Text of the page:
In the spring of 1937, Arthur Dove and his wife Helen Torr [see 1998.15] moved into downtown Geneva, New York leaving his family's nearby farm where they had lived since 1933. They took over the top floor of the Dove Block, a commercial structure erected by Dove's father. During this...
In the spring of 1937, Arthur Dove and his wife Helen Torr [see 1998.15] moved into downtown Geneva, New York leaving his family's nearby farm where they had lived since 1933. They took over the top floor of the Dove Block, a commercial structure erected by Dove's father. During this period, Dove began to acquire the increasing simplification of form and graphic power characteristic of his late work. In the large space he used as a studio in Geneva, he hung the compositions he had recently completed, including "Tanks," "Motor Boat," [1990.402] and "Sun on the Lake" [1990.372] and noted in a letter to his dealer Alfred Stieglitz, "They look big on this huge wall" (December 3, 1937 in Ann Lee Morgan "Dear Stieglitz, Dear Dove," Toronto: Associated University Presses, 1988, p. 392). Dove had worked mostly with natural themes during the five years he had lived on the farm, but he now began to investigate the industrial subjects he found near his new studio, including a flour mill, a power plant, and the storage tanks seen in this composition. Rather than emphasize the solid forms of these manmade objects with crisp edges, as had other modernist painters including Charles Sheeler [1990.381; 1990.382], Niles Spencer [1990.448], and Ralston Crawford [1990.389], Dove depicted these tanks with delicate, calligraphic lines and subtle, but rich, colors. Set off by a halo of pale gray, the quivering structures almost seem to dematerialize and merge into the surrounding scenery, yet at the same time, they retain their hulking forms. Dove is known for his compositions based on landscape - his longtime patron Duncan Phillips noted, "The forms in nature were to be his dictionary." (Phillips, "Foreward" in Frederick S. Wight, "Arthur G. Dove," Los Angeles, University of California Press, 1958, p. 13). Yet manmade objects, frequently mechanized or industrial, were also an important element in Dove's oeuvre. Gears, derricks, tugboats, barges, cars, sewing machines, and motors, among other things, appear frequently [see 62.1128; 1971.699, for example]. He subjected these manmade objects to the same experiments with abstraction that he used for rendering natural forms, often working with lush, harmonious color, as he did with Tanks. Karen Quinn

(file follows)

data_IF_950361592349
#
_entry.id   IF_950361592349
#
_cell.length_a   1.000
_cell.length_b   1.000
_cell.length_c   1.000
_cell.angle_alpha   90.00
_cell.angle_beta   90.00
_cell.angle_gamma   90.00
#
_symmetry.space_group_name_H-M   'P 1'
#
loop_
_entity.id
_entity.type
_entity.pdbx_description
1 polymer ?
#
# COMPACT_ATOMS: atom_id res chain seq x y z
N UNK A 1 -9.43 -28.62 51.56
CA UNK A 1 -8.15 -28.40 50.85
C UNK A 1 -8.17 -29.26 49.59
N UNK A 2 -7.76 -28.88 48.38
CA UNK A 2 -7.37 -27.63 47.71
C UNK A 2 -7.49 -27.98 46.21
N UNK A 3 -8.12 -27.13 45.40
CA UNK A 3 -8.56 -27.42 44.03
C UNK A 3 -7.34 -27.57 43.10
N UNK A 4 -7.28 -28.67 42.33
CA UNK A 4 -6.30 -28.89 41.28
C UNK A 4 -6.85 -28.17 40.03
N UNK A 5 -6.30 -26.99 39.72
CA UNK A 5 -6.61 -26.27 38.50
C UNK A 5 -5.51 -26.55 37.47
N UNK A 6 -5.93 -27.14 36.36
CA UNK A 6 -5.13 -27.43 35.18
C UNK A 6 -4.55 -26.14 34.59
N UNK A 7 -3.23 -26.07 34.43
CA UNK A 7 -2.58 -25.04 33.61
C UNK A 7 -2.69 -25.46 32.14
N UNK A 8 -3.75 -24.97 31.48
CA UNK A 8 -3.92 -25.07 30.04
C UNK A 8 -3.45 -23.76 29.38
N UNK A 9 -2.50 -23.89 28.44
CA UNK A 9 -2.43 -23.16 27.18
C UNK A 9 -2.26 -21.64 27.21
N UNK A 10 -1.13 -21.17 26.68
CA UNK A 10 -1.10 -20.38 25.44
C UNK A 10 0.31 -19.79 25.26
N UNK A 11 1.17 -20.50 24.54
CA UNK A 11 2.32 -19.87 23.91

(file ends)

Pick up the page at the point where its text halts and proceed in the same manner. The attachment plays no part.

Lower center: Dove
The artist; with Downtown Gallery, New York; to William H. Lane Foundation, 1953; to MFA, 1990, gift of the WIlliam H. Lane Foundation.
Gift of the William H. Lane Foundation
© Estate of Arthur G. Dove